General Electric Co. reported a second-quarter loss and flat sales, but said it was making progress in restructuring its long-struggling and hopeless Power division and raised its full-year financial projections.
GE also said its CFO Jamie Miller, will be leaving her role and the company is beginning a search for a replacement. Ms. Miller, who has been CFO since October 2017, will stay in her role during the transition, the company said.
The conglomerate now expects adjusted cash flow for 2019 ranging from negative $1 billion to positive $1 billion, an improvement from previous guidance of negative cash flow of as much as $2 billion from its core industrial operations.
Cash is in focus for management and investors as the company has cut its dividend twice in recent years stemming from deep problems in its Power business and financial-services division. In the second quarter, GE reported negative $1 billion in cash flow from industrial operations, at the low end of its own target.
“I’m encouraged by the steady progress we are making,” CEO Larry Culp said in an interview, saying the power business “seems to be stabilizing.”
Mr. Culp said he “made the call” that now is the time for the CFO change and he plans on speaking with “new friends and old” in considering candidates for the job.
The company reduced its production rate of its LEAP engines used in the plane and expects the grounding to cut cash flow by $400 million for each of the third and fourth quarters if the plane remains unable to fly, it said in a regulatory filing.
Meanwhile Boeing recently pushed back the expected first flight of its 777x long-haul jetliner, blaming problems with GE’s new engine for the plane. GE has said it will redesign a part that was wearing out faster than expected.
In the second quarter, GE reported a net loss attributable to common shareholders of $61 million, compared with a year ago profit of $615 million. Revenue fell 1% to $28.83 billion, as a sharp decline in the Power division, which makes turbines for power plants, offset gains in Aviation and other units.
GE booked a $744 million pre-tax impairment charge to move some assets from its electrical grid division into its renewable energy division. Excluding that charge and including a 6-cent a share benefit from a tax audit, GE said its adjusted earnings were 17 cents a share, ahead of an analyst projection of 12 cents a share, according to Refinitiv.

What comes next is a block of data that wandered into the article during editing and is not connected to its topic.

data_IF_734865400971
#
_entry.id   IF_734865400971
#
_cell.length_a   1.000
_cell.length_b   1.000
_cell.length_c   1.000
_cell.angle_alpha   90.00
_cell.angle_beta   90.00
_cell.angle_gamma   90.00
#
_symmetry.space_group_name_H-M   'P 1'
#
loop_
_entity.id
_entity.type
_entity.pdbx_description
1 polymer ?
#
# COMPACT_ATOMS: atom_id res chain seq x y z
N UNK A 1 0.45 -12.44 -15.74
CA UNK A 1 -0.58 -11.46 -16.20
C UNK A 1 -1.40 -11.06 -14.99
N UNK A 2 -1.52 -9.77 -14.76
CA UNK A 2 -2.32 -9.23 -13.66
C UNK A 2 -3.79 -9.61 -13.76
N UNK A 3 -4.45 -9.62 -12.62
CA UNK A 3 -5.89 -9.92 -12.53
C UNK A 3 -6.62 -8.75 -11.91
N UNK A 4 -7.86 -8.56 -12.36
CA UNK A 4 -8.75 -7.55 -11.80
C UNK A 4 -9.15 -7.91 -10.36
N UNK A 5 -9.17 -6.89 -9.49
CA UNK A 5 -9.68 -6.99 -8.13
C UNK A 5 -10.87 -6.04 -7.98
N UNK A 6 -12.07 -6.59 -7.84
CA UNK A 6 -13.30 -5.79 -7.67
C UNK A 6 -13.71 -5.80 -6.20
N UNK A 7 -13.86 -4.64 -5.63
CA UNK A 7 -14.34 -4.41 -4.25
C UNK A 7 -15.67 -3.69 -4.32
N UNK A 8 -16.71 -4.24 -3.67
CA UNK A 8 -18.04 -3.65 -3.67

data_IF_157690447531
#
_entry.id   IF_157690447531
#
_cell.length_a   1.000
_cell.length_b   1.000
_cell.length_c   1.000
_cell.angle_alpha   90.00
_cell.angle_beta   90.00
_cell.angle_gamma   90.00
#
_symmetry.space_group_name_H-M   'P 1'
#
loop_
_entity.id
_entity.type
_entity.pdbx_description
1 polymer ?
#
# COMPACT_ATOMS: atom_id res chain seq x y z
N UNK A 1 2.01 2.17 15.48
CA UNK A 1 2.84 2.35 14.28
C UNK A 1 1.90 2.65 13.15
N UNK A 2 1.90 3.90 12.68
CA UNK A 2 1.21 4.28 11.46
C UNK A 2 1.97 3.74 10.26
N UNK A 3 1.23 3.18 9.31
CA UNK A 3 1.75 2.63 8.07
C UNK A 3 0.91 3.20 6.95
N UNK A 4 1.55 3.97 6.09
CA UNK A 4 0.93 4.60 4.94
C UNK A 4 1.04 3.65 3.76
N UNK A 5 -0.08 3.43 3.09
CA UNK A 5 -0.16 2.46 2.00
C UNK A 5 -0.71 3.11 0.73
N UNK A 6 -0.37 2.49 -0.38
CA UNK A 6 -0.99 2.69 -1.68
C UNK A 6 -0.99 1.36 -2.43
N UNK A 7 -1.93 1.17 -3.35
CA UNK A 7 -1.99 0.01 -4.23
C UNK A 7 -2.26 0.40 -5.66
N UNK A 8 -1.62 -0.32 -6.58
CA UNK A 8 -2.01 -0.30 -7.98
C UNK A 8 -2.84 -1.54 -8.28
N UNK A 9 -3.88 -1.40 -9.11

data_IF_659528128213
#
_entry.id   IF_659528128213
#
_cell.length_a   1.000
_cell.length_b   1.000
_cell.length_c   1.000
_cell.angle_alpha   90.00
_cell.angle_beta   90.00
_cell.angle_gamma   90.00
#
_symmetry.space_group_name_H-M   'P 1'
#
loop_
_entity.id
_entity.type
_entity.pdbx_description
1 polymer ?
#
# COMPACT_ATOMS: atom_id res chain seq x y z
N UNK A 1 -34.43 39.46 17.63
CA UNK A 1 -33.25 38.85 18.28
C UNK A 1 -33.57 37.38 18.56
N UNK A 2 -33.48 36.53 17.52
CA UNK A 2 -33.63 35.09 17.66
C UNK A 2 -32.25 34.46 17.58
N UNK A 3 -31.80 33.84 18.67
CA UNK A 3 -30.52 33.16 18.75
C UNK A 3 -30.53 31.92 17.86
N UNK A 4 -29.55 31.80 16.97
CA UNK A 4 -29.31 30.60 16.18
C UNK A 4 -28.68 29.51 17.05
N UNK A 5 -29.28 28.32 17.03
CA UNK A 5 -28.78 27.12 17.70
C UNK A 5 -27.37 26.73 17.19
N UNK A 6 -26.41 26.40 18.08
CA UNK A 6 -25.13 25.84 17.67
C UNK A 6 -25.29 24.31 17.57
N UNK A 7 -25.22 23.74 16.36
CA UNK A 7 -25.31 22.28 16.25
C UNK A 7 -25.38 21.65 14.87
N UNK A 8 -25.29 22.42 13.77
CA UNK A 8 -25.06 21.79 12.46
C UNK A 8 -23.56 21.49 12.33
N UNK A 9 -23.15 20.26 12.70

GE shares fell 3.4% to $10.16 in morning trading Wednesday. Before the earnings release, the stock had rallied more than 40% this year but was down about 17% in the past 12 months. Two years ago, GE shares traded at close to $25.
The company has positioned 2019 as a “reset year” as its undergoes a restructuring. In the latest quarter, revenue fell 25% at its Power unit and the unit’s profits tumbled. The other major business units fared better, with revenue rising 5% in its Aviation unit, which makes jet engines, and slipping 1% in the health care division, which makes hospital equipment.
GE has been shrinking its finance unit and selling assets to pay down its debt, including cutting a deal to sell its biotechnology business for more than $20 billion earlier this year. In the second quarter, GE raised $1.8 billion by selling half of its 25% stake in Westinghouse Air Brake Technologies, or Wabtec, which merged with GE Transportation this year.
The company will perform a test on its long-term care insurance holdings in the third quarter to see whether it has enough cash reserved for its expected future obligations. Last year, the company had to commit $15 billion in additional reserves for the policies.
Picture: The End of era of big power turbines and centralized electricity production